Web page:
Editor’s note: Ryan Smith is a longtime gamer and freelance writer who lives in Raleigh, NC. A graduate of East Carolina University with a degree in business and marketing, he has written in the past for WRAL Tech Wire and GameArgus.com. He currently plays Xbox 360 and PC as well as Nintendo DS. He can be reached via e-mail (ryannicksmith@gmail.com)

CARY, N.C. – Bulletstorm, co-produced by Unreal/Gears of War developer Epic Games and subsidiary People Can Fly, turned out to be a huge critical success. 

Released in the February, the game averaged a review of 83 out of 100 across platforms at Metacritic, proved yet again that critics enjoy Epic’s secondary franchises, not just their AAA titles from proven lines.

However, despite reviews as high as 10/10, Bulletstorm did not make a profit, according to Epic President Mike Capps.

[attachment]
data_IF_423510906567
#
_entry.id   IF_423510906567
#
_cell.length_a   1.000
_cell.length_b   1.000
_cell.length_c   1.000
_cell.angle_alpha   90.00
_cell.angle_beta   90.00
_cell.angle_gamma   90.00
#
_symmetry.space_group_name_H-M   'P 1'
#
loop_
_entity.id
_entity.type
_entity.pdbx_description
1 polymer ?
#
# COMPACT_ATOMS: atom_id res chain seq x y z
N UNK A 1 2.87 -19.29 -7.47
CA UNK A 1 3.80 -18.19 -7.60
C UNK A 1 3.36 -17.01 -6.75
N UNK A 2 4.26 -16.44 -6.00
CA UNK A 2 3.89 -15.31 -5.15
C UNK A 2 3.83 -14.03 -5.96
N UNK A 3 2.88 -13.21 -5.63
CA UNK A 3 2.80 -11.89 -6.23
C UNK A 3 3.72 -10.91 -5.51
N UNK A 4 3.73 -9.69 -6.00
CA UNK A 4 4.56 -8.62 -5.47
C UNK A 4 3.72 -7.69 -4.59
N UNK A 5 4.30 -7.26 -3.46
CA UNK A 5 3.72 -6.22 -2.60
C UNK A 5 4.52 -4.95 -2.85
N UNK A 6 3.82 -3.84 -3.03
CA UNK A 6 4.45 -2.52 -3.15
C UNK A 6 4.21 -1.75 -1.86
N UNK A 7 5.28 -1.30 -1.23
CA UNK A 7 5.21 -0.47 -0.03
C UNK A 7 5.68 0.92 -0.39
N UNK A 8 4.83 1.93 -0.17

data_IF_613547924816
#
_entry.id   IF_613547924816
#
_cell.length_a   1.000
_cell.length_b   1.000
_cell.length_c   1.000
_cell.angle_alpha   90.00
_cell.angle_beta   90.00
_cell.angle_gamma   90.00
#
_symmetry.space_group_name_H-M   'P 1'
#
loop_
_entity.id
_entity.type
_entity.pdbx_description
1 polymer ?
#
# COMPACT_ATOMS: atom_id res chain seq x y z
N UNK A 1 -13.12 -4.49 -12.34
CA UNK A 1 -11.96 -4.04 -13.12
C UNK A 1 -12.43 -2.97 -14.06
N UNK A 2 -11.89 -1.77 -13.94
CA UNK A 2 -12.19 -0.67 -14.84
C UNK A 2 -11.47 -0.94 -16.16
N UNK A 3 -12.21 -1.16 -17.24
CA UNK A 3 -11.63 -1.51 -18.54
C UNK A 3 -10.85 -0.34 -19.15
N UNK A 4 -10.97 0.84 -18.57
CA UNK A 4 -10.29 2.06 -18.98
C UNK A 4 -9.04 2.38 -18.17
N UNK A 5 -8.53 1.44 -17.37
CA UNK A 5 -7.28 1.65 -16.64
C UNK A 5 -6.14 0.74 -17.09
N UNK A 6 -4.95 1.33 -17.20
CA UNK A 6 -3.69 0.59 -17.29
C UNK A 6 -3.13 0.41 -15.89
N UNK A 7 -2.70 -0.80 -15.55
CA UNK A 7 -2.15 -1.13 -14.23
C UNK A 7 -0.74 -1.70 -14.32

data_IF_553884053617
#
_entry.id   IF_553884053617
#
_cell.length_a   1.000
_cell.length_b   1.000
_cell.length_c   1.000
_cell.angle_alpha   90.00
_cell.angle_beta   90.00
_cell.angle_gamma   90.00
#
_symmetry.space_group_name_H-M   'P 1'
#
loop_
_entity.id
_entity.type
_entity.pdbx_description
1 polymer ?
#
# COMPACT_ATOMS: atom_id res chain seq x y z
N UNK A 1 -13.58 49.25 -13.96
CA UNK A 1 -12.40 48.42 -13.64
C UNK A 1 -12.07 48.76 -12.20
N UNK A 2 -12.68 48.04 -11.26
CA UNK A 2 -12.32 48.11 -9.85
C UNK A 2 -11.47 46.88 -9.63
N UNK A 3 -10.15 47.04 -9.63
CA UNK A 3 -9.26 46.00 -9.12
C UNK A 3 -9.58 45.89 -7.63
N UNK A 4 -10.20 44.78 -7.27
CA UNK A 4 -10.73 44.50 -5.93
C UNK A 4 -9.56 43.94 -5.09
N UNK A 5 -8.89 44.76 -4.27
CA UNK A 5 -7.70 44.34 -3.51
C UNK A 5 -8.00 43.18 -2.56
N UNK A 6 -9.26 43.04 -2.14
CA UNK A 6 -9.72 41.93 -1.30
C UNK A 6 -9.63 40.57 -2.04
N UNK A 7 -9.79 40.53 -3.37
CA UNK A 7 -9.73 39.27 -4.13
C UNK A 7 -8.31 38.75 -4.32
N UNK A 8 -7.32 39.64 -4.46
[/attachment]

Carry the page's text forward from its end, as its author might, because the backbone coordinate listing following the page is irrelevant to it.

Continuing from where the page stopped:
Financial analysts predict in the first month Bulletstorm barely sold 300,000 copies which, according to Capps in an interview with Kotaku, “underperformed”.

In the age of the First Person Shooter, why did an innovative and new title, hailed by critics, fail to deliver profitable sales? Hopefully this will be addressed by Capps next month when he addresses the Game Developer’s Conference Europe.

To some, Bulletstorm probably seemed simple filler, providing a beta entry code for Epic’s hugely anticipated Gears of War 3 that will be released in September.

But one thing is for sure, Epic still has faith in People Can Fly. Capps claims they “have shipped AAA content” and the next game we see will be even bigger and badder.

In the mean time we may be seeing a return of the legendary Unreal/Unreal Tournament series, as Capps states in an interview with Industrygamers, “We haven’t been giving Unreal the attention it deserves.”

With the financial disappointment of Bulletstorm, now is as good a time as any to return to root of their success with the Unreal and Gears lines.

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